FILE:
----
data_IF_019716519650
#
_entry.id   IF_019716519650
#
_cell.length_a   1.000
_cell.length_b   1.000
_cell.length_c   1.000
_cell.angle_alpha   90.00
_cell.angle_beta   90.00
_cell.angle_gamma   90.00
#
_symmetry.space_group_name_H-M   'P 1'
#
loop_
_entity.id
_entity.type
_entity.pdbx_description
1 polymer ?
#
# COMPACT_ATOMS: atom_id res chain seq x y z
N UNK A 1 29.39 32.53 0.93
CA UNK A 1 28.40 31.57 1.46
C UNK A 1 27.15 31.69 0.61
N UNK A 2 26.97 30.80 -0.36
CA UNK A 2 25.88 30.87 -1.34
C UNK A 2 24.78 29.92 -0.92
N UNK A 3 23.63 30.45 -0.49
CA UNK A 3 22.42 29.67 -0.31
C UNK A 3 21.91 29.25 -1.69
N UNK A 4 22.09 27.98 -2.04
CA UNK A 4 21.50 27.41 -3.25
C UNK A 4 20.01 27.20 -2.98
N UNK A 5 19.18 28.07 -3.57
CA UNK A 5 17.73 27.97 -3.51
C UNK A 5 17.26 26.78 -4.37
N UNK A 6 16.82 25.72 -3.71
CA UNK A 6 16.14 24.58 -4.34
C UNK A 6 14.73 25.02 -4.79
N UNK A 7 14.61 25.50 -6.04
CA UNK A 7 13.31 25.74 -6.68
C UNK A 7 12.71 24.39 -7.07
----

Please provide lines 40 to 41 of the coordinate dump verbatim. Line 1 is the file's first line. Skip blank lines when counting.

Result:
CA UNK A 7 13.31 25.74 -6.68
C UNK A 7 12.71 24.39 -7.07